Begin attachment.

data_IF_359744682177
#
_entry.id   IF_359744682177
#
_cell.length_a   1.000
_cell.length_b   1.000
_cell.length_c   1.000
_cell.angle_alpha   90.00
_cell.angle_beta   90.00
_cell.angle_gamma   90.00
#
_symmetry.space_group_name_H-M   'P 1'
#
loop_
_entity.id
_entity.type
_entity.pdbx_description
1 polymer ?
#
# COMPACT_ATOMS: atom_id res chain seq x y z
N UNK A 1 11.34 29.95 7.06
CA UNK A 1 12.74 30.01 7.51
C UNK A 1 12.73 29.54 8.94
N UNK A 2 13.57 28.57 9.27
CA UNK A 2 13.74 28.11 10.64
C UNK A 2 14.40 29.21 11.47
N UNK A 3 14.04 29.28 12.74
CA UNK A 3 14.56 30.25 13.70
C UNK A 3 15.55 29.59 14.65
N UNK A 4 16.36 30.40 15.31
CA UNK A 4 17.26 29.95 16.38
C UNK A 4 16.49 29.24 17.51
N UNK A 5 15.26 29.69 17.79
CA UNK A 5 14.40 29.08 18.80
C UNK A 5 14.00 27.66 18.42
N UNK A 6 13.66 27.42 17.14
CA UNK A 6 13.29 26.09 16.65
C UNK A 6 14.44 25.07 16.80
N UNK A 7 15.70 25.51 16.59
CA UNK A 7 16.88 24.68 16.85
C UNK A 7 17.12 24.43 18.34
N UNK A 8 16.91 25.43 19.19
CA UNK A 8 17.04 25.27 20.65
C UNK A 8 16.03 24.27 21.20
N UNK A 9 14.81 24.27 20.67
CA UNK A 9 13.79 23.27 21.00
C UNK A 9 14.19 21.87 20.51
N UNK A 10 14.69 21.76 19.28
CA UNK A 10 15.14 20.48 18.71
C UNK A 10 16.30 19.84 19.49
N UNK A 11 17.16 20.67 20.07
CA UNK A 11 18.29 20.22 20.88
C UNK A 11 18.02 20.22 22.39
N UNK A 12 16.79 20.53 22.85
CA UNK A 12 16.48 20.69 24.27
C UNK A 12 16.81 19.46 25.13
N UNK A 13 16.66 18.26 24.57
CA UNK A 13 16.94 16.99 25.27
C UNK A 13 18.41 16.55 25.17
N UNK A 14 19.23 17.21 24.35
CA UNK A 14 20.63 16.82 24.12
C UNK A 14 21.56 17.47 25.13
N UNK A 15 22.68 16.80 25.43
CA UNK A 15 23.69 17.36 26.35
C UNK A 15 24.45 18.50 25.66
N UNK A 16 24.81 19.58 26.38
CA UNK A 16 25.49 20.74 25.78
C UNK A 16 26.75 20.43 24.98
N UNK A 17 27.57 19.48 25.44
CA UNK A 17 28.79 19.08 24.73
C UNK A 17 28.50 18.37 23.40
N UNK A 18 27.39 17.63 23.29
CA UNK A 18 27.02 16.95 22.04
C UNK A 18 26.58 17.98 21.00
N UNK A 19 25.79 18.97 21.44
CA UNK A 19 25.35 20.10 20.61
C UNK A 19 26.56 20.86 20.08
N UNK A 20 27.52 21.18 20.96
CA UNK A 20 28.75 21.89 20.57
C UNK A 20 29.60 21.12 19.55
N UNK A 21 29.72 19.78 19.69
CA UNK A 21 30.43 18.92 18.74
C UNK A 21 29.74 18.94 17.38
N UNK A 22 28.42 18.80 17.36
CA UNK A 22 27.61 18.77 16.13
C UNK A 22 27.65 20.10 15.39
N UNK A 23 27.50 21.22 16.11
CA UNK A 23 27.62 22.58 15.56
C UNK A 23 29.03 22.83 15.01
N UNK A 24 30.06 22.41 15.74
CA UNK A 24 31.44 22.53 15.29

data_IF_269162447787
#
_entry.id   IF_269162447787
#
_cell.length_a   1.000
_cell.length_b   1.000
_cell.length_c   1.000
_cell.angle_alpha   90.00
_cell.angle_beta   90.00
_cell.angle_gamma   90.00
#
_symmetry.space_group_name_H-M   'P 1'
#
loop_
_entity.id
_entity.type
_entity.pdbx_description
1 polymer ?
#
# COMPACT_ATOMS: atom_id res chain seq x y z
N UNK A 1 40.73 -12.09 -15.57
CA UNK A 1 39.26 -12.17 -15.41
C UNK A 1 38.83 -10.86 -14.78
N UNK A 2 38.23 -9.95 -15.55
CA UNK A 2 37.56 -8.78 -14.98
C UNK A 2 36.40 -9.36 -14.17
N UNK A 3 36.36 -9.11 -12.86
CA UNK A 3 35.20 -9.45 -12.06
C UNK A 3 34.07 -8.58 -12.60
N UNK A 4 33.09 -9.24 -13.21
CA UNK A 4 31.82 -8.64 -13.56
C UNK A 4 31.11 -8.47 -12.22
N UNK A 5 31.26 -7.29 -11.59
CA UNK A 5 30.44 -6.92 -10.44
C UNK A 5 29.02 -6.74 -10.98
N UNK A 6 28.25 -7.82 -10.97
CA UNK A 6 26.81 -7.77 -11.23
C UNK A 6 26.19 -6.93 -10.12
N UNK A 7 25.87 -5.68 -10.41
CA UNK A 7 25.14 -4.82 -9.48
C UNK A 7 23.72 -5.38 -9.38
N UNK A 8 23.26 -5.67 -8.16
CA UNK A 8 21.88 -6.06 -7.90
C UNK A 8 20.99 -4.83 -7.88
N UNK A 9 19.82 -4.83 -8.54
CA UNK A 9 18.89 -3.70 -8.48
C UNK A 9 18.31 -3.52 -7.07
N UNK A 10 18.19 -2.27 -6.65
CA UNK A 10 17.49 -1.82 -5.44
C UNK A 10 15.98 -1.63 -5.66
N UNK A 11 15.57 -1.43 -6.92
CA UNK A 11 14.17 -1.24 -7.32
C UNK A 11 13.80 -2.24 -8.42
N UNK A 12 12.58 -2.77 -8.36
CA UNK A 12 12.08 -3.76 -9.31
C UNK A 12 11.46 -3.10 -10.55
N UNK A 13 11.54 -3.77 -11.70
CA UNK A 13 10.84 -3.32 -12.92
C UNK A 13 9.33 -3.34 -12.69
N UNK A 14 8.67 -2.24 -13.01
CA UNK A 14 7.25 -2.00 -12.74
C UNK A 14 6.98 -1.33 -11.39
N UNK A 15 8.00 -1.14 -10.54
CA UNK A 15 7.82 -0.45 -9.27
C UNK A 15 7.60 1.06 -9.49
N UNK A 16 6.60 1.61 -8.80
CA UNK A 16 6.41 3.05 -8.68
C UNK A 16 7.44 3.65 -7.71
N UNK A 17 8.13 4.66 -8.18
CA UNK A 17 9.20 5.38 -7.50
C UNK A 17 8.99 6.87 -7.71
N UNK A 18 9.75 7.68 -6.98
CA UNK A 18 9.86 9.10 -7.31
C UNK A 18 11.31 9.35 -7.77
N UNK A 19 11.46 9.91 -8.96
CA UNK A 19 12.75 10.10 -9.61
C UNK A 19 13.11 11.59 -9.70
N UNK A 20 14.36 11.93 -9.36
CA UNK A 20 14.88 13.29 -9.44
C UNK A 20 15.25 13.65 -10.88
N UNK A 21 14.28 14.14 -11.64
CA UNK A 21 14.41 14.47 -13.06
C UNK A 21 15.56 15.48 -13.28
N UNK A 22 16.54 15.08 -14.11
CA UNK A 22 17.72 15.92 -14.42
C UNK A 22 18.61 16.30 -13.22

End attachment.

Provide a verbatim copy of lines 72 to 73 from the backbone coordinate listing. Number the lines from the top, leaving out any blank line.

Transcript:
N UNK A 18 27.39 17.63 23.29
CA UNK A 18 27.02 16.95 22.04